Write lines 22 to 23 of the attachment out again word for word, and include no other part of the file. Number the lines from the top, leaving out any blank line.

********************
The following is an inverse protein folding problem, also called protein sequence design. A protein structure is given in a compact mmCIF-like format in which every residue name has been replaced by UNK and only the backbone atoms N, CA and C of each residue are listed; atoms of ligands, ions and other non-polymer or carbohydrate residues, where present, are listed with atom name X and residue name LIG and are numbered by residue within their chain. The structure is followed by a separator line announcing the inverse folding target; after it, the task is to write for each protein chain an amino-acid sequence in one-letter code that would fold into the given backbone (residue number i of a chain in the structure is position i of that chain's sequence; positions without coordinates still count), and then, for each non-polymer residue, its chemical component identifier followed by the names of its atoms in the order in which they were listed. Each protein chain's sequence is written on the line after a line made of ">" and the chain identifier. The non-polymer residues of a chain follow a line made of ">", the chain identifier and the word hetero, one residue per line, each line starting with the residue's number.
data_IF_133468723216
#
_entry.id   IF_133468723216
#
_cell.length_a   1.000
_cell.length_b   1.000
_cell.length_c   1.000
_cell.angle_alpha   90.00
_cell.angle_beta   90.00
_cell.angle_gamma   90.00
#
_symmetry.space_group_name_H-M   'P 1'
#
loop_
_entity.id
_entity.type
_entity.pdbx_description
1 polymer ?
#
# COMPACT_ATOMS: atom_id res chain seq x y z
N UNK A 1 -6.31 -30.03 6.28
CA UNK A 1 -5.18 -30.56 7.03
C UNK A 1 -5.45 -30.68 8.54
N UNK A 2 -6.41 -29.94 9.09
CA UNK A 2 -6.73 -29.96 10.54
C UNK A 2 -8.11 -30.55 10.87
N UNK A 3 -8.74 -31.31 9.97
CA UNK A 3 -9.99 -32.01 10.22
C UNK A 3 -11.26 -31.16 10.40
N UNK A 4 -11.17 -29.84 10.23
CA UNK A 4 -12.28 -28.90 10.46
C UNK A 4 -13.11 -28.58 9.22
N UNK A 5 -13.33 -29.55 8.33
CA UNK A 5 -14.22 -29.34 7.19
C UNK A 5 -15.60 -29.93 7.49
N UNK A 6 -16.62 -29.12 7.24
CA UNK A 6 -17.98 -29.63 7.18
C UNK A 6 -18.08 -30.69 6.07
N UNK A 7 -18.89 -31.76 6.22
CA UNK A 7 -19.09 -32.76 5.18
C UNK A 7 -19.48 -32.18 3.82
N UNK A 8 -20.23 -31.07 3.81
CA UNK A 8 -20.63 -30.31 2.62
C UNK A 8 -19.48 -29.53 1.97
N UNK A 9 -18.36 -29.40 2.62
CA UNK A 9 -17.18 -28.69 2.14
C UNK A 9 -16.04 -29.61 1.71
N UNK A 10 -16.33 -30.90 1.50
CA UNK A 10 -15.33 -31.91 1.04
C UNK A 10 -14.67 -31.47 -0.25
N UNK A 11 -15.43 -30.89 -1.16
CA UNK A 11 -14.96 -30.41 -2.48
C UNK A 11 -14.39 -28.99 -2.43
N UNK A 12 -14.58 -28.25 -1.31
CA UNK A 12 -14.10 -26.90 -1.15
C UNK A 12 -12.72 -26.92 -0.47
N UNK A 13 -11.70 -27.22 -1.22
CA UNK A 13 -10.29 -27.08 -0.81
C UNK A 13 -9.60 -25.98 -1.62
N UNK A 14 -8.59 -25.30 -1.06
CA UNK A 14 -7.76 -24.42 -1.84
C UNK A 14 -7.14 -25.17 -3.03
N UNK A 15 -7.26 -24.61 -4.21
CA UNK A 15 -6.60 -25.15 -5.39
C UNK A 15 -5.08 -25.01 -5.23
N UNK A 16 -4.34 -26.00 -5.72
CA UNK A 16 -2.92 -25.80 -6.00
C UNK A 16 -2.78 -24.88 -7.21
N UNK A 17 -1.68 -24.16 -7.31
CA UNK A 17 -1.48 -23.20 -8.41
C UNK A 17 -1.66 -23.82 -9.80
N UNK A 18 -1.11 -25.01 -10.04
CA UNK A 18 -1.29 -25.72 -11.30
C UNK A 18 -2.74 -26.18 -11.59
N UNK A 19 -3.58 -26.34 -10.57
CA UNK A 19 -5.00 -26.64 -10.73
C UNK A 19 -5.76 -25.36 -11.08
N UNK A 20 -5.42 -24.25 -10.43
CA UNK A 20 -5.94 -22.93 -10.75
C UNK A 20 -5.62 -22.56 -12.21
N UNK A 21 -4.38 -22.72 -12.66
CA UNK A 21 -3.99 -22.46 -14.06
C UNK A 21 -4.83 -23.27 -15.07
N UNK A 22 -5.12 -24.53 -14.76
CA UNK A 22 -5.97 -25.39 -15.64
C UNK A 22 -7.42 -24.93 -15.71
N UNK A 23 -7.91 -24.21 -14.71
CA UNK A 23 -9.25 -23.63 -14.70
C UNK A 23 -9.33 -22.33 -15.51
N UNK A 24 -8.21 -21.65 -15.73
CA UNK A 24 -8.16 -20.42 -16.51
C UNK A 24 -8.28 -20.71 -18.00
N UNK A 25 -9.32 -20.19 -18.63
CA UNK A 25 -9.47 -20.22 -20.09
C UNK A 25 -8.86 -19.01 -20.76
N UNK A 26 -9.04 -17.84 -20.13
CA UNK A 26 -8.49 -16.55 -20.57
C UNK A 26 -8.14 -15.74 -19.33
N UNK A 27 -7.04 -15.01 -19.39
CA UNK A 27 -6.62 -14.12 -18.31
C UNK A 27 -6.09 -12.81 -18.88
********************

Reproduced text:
N UNK A 1 -6.31 -30.03 6.28
CA UNK A 1 -5.18 -30.56 7.03